(Oregonian (Portland, OR) Via Acquire Media NewsEdge) March 12--The talk of SXSW on Tuesday night -- at least among the music critics who care as much about home speaker set-ups as they do undiscovered buzz bands -- was Neil Young's Pono, a newly unveiled project the rock legend has been promising for years. Young is a notorious, even cantankerous audiophile: he didn't begin releasing his "Archives" series until he could do so on Blu-Ray, which allows for 24-bit audio, a higher resolution than the 16 bits a CD has -- quality reduced further in MP3s, which trim file data to produce the small files we download and stream. That's why YouTube videos generally sound bad, not that anyone can tell anymore.
Young's goal, and that of the musicians he'd aligned with, such as producer T Bone Burnett, who gave hi-fi digital audio his own attempt with his stalled CODE format a few years back, is to bring listeners the same sonic richness that artists hear in the studio. There are many factors that stand in the way of that beyond just file size: an appropriate mix and master of the music, engineering processes which often squeeze air and dynamics out of recordings in order to hit higher volumes, an issue known as the "loudness war"; a format which retains the character of the master, arguably best achieved so far by vinyl; and a system, like a receiver and speaker set-up or high-quality headphones, which flatters the musical data. An iPod and its accompanying free earbuds and a 128kpbs MP3, for instance, represent multiple barriers to a recording sounding, well, musical.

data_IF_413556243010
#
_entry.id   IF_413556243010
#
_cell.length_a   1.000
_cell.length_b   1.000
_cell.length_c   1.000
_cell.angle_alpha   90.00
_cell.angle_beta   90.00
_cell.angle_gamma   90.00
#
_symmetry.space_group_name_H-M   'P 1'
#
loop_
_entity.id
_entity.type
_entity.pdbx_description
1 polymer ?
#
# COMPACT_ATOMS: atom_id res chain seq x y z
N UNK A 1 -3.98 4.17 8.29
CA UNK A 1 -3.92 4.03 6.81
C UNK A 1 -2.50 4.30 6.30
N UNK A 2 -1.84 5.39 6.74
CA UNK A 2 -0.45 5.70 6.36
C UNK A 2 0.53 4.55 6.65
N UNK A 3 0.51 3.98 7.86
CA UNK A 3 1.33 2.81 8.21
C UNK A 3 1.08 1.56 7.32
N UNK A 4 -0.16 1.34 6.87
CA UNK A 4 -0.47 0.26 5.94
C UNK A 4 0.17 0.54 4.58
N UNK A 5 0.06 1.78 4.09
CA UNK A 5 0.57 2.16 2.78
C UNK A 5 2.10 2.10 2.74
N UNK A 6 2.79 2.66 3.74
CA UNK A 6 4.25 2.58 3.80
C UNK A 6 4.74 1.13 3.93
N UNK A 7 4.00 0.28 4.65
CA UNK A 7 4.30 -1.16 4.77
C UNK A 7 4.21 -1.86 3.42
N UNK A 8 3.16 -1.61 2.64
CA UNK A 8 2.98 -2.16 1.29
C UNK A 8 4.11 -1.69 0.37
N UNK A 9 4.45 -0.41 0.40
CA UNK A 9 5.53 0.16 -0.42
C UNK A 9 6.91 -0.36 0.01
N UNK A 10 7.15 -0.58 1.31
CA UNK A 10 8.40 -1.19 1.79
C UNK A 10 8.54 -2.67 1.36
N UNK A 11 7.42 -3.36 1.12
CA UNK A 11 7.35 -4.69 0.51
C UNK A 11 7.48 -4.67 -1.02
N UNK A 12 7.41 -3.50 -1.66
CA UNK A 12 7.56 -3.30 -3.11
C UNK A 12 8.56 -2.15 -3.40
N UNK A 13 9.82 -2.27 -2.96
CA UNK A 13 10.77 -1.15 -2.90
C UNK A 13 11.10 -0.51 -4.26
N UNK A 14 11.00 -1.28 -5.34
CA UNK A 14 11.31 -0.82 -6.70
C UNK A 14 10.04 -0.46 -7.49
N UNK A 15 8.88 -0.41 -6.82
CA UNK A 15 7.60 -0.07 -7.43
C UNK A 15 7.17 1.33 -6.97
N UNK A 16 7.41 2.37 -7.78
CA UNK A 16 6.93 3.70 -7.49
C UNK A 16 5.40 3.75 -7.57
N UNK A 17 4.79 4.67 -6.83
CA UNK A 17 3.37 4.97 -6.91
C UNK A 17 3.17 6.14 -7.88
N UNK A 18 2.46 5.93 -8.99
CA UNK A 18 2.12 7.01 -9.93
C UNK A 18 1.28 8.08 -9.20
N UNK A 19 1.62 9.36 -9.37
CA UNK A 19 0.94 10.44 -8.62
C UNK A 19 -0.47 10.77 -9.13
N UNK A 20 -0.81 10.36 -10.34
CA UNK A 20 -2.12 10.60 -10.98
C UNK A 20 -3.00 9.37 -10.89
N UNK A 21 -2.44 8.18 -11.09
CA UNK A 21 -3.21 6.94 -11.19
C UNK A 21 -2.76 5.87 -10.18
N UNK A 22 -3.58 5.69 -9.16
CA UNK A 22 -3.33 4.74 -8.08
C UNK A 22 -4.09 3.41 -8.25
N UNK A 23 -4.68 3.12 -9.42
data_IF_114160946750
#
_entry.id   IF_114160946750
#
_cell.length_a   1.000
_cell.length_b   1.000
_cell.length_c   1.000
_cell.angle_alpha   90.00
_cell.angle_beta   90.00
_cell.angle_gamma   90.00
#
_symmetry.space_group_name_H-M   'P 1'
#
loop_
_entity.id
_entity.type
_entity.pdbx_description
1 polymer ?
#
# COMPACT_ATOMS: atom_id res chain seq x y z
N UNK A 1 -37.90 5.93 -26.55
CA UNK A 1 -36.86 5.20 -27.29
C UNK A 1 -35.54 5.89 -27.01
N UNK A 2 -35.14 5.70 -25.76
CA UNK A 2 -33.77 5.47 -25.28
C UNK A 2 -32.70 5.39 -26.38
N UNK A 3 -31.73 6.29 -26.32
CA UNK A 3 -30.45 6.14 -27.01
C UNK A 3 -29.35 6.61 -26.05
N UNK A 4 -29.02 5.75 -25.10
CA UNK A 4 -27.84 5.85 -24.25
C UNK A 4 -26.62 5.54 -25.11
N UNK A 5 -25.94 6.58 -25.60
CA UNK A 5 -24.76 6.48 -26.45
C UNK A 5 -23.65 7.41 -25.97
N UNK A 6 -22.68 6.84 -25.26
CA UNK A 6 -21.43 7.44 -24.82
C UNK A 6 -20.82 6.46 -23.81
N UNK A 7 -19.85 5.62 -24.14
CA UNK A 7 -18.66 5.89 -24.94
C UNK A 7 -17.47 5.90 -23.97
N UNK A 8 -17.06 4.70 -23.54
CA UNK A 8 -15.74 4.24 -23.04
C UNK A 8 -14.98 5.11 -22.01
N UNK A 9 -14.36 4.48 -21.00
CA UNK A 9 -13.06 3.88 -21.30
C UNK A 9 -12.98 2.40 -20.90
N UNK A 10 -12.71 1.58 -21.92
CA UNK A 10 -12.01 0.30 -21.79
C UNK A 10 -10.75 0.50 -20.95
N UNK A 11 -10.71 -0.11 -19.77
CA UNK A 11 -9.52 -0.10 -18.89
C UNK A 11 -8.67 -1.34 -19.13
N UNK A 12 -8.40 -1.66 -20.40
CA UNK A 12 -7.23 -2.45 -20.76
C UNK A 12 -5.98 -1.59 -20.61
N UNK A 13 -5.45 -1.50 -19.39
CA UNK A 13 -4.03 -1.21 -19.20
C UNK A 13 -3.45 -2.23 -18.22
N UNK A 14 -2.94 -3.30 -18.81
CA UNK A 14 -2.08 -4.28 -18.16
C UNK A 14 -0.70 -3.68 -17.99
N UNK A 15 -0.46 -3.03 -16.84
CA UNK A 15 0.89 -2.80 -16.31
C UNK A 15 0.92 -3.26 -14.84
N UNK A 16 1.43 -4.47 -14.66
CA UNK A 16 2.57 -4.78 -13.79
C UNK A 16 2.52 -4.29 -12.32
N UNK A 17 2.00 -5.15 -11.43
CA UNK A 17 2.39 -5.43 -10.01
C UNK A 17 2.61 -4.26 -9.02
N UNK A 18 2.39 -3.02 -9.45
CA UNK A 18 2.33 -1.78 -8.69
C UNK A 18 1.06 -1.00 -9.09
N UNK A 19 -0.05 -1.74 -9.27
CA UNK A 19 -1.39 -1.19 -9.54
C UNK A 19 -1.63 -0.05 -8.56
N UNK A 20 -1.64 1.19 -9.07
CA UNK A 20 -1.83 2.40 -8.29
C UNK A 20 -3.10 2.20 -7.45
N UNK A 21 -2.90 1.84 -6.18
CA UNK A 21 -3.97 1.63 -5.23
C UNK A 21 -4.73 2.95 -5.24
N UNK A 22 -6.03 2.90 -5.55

Pono appears like an attempt to answer the portability problem, as well as removing some of the complications of audiophile equipment like preamps. The Pono system, as far as I can tell, works like this: a Pono web store will sell high-resolution files (so you'll have to buy everything again -- again) in the FLAC format, a "lossless" format capable of better-than-CD 24-bit sound that's long been used by concert bootlegs and audio obsessives. The Pono player, essentially a triangular iPod, will have a 64 to 128-gigabyte capacity in order to carry all these massive files, as well as a key advantage over Apple's portable players: iPods and iPhones can't play FLACs, though they can play the rival Apple Lossless format.
Pono's Kickstarter page says quality will vary depending on the masters available: some Pono files will cap at CD-quality audio because higher resolution files don't exist, though I imagine music previously upgraded for Super Audio CDs and other HD formats will make a quick transition. As always, you'll need great speakers or headphones to make the most of the additional file data, but Pono, with its promise of "the best sounding audio components," seems to offer a miniaturized version of the multi-component systems that have previously characterized audiophile listening.
I have yet to hear a Pono player in action, and real-world use, outside of the realm of ideally staged demonstrations, will be the defining test of its value. At $400 for the device and more for individual albums, the product seems destined for a niche audience -- a music industry move toward high fidelity and away from the convenient, cheap-sounding files that have long dominated digital music has to be a good thing, but then again, $400 sure buys a ton of records.
Are you interested in hearing what Pono can do?
-- David Greenwald
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